Politics, Teacher Neutrality, and President Trump

As a student teacher who is very politically engaged and aware, these are trying times. I definitely struggle to remain neutral when politics and current events come up in class. And, before you say "politics have no place in the classroom," I should point out that I am student teaching in two U.S. Government classes. That makes politics, at least in the abstract, tough to avoid.

I have found some guidance in a post by Benjamin Knoll in the Huffington Post. I'm hoping it will help me walk the fine line without abdicating my responsibility as a teacher to educate. Knoll writes:

"Going forward, my goal in the classroom and publicly will be to engage with my subject matter as objectively as I can while identifying and explaining when and where President-Elect Trump and his supporters are promoting ideas or proposals that would weaken America’s democratic norms, traditions, and institutions. I will also endeavor to emphasize which ideas and proposals are within the boundaries of traditional American political discourse where smart people of good faith can and do have reasonable differences of opinion, from Republicans and Democrats alike. If I do publicly share a preference, I will try to explain whether the preference is one on which reasonable people differ or whether it is one that I believe to be in defense of America’s democratic norms, traditions, and institutions."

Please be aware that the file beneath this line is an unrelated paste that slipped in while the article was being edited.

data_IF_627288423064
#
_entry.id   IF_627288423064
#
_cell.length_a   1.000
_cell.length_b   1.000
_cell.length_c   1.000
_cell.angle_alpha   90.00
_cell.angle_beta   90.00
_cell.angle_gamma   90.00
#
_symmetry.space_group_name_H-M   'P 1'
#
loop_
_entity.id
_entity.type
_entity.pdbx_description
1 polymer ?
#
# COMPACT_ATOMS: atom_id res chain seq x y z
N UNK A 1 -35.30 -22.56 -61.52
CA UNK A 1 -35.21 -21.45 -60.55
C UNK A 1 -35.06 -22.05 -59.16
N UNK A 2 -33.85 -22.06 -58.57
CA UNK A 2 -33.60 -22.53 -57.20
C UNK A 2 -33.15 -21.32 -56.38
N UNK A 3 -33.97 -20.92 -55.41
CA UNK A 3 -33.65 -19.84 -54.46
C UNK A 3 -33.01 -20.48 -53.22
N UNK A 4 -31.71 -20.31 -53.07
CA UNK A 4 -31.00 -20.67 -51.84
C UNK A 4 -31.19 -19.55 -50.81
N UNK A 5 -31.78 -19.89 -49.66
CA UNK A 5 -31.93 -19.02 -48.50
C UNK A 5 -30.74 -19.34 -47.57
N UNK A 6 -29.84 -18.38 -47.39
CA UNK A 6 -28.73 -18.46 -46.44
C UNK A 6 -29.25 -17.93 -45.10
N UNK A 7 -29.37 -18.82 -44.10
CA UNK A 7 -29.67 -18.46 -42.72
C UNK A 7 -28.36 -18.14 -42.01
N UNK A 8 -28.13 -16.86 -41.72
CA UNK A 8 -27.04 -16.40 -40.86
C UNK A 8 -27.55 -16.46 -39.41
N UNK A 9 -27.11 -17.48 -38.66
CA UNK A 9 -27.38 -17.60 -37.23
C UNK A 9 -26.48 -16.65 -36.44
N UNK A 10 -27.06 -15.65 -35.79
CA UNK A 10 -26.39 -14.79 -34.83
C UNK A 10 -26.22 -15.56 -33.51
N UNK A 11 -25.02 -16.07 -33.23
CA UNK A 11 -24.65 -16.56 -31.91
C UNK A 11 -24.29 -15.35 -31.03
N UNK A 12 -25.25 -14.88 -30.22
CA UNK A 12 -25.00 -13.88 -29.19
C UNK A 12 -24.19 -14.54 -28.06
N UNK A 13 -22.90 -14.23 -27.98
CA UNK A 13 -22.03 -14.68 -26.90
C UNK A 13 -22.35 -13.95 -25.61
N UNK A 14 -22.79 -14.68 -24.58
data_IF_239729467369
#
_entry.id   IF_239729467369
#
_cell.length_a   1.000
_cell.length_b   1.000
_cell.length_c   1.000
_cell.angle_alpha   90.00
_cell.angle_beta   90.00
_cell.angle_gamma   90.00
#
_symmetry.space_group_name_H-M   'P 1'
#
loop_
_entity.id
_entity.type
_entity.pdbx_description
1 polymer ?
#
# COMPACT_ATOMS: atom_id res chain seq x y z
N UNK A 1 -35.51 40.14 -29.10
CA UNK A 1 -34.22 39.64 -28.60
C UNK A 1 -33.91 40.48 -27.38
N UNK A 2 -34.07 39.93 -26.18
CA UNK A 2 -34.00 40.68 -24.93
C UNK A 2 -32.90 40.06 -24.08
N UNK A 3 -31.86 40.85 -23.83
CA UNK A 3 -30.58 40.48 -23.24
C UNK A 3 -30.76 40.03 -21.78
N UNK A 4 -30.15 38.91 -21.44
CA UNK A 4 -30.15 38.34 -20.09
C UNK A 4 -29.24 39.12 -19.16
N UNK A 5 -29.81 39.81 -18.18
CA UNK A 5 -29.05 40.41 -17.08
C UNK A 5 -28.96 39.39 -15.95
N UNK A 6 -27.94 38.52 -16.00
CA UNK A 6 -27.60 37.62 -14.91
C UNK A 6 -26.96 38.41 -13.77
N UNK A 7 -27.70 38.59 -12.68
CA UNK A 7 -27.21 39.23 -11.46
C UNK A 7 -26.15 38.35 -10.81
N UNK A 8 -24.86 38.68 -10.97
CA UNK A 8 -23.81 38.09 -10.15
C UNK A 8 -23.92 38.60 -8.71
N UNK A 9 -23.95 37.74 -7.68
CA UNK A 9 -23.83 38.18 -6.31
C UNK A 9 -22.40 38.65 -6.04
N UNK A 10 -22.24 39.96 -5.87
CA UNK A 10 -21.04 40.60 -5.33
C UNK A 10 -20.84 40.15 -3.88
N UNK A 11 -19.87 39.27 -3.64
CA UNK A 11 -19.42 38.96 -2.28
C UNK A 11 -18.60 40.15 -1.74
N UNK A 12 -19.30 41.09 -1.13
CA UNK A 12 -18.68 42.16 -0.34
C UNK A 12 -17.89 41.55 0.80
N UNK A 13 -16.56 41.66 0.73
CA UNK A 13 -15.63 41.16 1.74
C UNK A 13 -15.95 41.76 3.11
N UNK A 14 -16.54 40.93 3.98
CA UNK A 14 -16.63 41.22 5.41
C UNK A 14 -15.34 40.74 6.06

Stephen Watkins

Husband. Dad. Former ad guy. Current grad student. Future teacher. Unrepentant geek.